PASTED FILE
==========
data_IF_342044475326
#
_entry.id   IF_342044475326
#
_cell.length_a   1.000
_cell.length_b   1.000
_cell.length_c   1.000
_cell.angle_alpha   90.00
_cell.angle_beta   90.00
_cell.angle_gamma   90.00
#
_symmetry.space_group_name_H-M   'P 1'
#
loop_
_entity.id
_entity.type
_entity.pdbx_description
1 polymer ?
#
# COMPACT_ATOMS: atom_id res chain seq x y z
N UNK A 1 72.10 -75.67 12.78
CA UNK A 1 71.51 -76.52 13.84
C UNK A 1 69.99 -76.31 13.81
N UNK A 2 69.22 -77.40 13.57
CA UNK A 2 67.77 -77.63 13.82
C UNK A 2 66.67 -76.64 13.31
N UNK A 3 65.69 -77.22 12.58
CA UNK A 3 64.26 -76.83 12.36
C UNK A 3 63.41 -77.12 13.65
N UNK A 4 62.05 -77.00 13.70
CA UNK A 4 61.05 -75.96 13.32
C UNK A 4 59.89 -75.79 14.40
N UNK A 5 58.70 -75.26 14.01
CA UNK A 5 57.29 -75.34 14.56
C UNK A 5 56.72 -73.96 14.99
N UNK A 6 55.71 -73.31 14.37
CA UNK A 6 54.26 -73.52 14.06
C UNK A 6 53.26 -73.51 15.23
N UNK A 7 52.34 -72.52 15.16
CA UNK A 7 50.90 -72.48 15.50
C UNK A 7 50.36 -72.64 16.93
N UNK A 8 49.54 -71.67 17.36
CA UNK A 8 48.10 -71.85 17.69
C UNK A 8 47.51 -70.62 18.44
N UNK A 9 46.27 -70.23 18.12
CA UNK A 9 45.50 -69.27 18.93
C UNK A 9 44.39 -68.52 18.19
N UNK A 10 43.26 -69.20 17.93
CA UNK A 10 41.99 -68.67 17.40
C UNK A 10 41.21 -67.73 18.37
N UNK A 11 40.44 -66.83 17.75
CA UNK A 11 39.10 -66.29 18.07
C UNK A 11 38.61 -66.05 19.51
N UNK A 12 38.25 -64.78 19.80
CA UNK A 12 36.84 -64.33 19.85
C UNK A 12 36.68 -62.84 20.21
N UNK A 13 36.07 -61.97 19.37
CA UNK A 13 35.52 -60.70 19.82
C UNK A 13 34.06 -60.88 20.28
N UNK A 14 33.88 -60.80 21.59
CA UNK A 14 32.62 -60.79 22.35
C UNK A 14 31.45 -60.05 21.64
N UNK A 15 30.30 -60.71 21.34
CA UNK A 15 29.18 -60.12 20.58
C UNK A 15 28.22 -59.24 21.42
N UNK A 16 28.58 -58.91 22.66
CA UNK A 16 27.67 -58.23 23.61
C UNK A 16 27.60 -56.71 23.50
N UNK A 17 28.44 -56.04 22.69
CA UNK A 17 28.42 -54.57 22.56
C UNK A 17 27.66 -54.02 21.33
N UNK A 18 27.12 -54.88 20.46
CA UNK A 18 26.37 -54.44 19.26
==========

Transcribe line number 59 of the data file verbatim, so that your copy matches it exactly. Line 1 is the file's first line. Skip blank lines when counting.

C UNK A 13 34.06 -60.88 20.28